I've said it before: you get the clearest explanations from someone who is in a hurry to move on to something else. Here is Dmitry Orlov on why Russia will survive:
It seems that the Russians are better-equipped to survive financial collapse than just about anyone else. They have formidable reserves of gold and foreign currency to soften the downward slide. They have a dwindling but still sizable endowment of things the world still wants, even if at temporarily reduced prices. They have plenty of timber and farmland and other natural resources, and can become self-sufficient and decouple themselves economically should they choose to do so. They have high-tech weaponry and a nuclear deterrent in case other nations get any crazy ideas. After all the upheavals, they have ended up with a centrally-managed, natural resource-based, geographically contiguous realm that is not overly dependent on global finance. Yes, the Russian consumer sector is crashing hard, and many Russians are in the process of losing their savings yet again, but they have managed to survive without a consumer sector before, and no doubt will again.
I'm almost tempted to live there. My grandparents' farm, overrun by the Red Army in 1945, is somewhere in that weird, tiny sliver of the Russian Federation stuck between Poland and Lithuania like a stone in your shoe. I'd need a heavily-armed gang to take the farmhouse back from whoever took it over after the hick troops stole everything in it. But maybe it's not there any more - probably it's covered with concrete now, the tyrant's material of choice. Still, life goes on; it's outlasted communism and looks set to outlast Western capitalism.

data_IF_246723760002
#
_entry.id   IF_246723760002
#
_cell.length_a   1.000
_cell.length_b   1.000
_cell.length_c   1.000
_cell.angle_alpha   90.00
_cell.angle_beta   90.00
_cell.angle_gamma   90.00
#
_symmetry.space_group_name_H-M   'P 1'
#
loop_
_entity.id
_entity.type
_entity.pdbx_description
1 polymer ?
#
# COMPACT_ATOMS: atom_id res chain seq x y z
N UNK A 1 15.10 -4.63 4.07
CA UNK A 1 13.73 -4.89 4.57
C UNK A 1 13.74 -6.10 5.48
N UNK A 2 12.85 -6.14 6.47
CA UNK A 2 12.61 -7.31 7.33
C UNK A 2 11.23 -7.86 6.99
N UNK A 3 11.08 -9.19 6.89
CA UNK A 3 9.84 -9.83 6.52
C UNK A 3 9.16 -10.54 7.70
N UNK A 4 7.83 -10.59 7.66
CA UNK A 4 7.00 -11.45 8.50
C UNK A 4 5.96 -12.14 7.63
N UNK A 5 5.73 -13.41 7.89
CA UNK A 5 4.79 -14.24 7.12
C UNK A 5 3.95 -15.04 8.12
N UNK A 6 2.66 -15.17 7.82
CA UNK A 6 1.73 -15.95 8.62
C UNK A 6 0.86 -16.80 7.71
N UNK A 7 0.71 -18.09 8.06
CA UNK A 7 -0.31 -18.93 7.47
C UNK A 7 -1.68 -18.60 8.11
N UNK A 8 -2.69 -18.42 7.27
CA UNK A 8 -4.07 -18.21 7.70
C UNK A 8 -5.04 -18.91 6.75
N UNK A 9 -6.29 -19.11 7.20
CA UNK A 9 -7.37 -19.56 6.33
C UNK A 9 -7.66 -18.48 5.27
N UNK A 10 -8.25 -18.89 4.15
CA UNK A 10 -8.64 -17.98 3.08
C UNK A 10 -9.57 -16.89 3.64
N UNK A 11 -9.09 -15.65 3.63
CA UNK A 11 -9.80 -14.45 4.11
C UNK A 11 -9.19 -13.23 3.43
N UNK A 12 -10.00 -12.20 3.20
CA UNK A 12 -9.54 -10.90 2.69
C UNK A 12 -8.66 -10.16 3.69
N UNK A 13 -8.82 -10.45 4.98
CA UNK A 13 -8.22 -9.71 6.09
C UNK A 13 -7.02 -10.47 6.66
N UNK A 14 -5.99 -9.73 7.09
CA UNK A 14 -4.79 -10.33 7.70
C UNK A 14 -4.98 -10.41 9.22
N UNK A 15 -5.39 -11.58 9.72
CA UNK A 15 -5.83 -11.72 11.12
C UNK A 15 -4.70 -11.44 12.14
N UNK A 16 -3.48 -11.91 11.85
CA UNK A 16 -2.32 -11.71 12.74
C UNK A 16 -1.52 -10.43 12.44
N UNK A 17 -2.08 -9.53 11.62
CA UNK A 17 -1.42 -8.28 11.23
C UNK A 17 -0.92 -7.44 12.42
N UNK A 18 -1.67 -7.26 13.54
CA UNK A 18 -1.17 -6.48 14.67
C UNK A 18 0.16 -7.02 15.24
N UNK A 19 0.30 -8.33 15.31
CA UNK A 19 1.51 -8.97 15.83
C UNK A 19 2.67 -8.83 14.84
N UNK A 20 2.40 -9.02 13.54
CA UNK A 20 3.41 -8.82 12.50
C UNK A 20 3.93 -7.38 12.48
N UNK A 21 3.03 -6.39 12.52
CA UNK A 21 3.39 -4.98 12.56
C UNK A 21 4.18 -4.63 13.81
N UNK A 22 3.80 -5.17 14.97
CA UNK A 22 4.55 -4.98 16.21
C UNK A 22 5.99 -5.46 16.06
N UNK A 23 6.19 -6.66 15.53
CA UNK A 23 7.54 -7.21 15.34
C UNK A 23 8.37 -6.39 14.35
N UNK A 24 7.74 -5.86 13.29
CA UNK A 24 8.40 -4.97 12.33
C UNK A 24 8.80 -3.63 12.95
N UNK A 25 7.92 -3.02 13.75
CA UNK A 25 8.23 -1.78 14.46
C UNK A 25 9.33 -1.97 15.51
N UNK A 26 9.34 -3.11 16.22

Though I should say that in the UK, the nutso socialist element must be seeing this as an opportunity to start the Millennium. I have been wondering whether it's possible to take American citzenship while continuing to live here, so that I might have some residual civil rights when my neighbours have lost theirs.
America, see the issue for what it is: not money, but democracy and freedom.